Are You Prepared to Mitigate the Madness?
No doubt, the cyber threat-level worldwide is high. Enterprise security teams are digging deep and working hard to meet the challenges faced by ever-changing technologies, device interconnectivity, hybrid/cloud environments, and complex ecosystems. The goal is to stay ahead of the hackers to proactively and preemptively respond to their tactics.
To that end, let’s review some of the worst attacks we’ve seen so far in 2019 and examine what we can learn from these threat strategies to better protect our enterprise.
Data Theft: The number one target for most cybersecurity incidents today has to do with data records or Personally Identifiable Information (PII) from users, consumers or employees. Data equals dollars on the Dark Web. Today, lost/stolen records number over $1+ billion per incident. Here are just a few of the most recent data-related headlines:
540 million Facebook records were stolen from 2 unprotected, third-party AWS servers
Toyota faced a series of intrusions on its dealers and subsidiaries of the company in multiple countries resulting in the loss of 3.1 million customer and employee personal data records.
885 million personal data records from First American Financial Corp. were found unprotected, dating back to 2003.
Lessons Learned: Third-party data warehousing can leave records vulnerable. Enterprises must be diligent in securing data-in-use and data-at-rest while looking at the entire ecosystem of the enterprise including external agencies, businesses, and applications.
Ransomware: While ransomware has seen some decline since 2018, the next evolution of ransomware uses anonymous networks (such as TOR), so that locating and disabling command and control (C2) servers will be extremely difficult. Most recent headlines include:
Ryak crippled US-based Tribune Publishing house in January, with the apparent goal to “disable infrastructure” as opposed to stealing information.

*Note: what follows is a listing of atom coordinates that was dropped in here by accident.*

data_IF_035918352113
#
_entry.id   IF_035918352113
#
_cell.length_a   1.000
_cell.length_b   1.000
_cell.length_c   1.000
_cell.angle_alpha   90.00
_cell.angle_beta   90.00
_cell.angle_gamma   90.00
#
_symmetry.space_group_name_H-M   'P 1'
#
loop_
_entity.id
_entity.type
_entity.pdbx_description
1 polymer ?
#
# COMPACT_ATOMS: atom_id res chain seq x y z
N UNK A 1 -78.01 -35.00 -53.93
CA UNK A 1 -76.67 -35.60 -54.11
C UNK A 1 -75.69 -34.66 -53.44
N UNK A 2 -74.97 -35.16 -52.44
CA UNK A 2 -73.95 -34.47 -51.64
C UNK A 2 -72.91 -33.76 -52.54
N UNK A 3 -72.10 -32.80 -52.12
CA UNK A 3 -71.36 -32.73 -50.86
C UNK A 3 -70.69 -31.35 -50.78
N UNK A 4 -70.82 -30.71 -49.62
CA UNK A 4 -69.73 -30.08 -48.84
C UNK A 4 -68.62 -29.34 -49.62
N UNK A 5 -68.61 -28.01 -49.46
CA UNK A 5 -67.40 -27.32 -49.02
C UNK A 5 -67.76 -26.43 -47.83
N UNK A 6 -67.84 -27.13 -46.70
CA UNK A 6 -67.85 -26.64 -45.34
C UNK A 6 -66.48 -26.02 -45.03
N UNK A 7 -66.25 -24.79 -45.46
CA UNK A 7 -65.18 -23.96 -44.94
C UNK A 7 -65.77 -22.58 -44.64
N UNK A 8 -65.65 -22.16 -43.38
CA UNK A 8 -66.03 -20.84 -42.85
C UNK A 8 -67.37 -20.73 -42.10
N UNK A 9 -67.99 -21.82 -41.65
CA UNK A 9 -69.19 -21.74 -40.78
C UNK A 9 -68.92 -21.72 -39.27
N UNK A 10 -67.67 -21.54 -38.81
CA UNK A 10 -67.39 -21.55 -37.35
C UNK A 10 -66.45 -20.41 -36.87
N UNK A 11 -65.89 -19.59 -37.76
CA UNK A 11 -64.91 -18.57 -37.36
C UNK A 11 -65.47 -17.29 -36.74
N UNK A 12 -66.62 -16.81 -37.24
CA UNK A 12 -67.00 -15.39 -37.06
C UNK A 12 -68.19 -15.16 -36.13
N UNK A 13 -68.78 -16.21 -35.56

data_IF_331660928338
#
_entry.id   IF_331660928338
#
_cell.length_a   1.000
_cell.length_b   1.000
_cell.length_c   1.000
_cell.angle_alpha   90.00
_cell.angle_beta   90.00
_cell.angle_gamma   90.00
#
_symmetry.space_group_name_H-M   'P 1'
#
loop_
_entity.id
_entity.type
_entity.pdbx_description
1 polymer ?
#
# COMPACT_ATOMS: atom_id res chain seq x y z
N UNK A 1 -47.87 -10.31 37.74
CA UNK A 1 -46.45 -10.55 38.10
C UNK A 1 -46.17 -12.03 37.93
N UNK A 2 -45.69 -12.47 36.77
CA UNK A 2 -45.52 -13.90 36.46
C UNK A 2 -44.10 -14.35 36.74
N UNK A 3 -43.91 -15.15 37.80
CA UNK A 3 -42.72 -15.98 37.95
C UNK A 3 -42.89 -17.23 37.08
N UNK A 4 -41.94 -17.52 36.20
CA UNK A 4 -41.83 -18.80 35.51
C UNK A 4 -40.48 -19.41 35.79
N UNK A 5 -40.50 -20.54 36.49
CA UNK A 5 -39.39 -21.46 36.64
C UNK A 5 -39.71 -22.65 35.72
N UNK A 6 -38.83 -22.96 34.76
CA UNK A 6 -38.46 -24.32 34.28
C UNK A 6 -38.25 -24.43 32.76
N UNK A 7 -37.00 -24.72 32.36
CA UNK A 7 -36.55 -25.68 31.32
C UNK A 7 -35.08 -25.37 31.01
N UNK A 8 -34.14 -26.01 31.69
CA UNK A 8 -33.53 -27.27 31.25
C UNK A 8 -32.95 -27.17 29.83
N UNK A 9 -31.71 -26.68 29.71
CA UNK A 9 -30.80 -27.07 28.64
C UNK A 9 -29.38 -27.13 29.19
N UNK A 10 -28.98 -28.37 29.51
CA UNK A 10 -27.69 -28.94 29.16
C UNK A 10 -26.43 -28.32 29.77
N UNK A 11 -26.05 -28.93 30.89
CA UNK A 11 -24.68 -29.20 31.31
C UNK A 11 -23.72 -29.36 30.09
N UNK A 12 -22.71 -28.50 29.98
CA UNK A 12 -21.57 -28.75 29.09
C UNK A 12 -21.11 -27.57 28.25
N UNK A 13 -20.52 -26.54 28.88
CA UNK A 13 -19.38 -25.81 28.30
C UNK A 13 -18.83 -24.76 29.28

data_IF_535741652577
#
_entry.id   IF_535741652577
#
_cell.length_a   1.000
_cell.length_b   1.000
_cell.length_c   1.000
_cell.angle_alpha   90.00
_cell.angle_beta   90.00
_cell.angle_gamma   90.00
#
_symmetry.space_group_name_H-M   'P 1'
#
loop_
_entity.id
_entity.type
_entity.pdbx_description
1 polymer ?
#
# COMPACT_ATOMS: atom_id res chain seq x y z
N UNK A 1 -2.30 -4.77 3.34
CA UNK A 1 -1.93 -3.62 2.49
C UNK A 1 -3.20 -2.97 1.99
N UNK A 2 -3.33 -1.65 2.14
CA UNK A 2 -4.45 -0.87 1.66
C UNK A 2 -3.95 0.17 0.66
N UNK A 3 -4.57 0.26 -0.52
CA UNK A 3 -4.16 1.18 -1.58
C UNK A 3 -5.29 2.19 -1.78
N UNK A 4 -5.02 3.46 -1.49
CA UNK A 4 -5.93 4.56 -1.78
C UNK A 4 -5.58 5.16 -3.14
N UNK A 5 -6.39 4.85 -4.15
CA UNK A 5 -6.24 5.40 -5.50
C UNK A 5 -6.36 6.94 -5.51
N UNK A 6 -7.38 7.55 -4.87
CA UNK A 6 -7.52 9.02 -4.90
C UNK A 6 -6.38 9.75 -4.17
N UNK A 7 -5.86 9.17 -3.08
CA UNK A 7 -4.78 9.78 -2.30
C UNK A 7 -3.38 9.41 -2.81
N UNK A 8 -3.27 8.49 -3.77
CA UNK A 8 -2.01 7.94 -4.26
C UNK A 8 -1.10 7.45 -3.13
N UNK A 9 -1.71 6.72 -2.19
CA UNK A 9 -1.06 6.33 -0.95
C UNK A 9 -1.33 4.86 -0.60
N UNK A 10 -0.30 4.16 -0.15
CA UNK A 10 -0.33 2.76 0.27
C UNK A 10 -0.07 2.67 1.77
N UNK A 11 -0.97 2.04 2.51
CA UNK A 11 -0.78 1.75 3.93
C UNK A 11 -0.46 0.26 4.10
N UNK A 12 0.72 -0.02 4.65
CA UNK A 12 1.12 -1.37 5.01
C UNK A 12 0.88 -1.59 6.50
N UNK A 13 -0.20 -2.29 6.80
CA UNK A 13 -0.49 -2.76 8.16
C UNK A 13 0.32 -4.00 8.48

WannaCry ransomware continues to plague hundreds of US schools and municipalities in Georgia, Maryland, and Massachusetts, with losses in the millions of dollars.
According to Cybersecurity Ventures, a ransomware attack will occur every 14 seconds.
Lessons Learned: Ransomware players are nimble and adaptable. Some are small fish while others are nation-state-backed and considered the cartels of cybercriminals. The lesson for security teams is to know your enemy by being vigilant and staying up-to-date on the latest exploit strategies., while training employees with safe-cyber best practices.
Phishing/Whaling: In this game, bigger fish means higher rewards. Social engineering attacks on the highest-ranking company employees, especially in the online payment sector, banking and real estate markets or government officials are seeing the highest spike in activity.
A new version of Emotet Trojan phishing campaign targets banks and healthcare providers, gathering user credentials stored in internet browsers. The front line “bait” is often an official-looking email, also known as a business email compromise (BEC).
Facebook and Google both fell victim to a $100 million-dollar phishing scam where employees were tricked into sending money to overseas bank accounts.
Belgium Bank Crelan lost more than $75 million in a CEO-targeted phishing scam.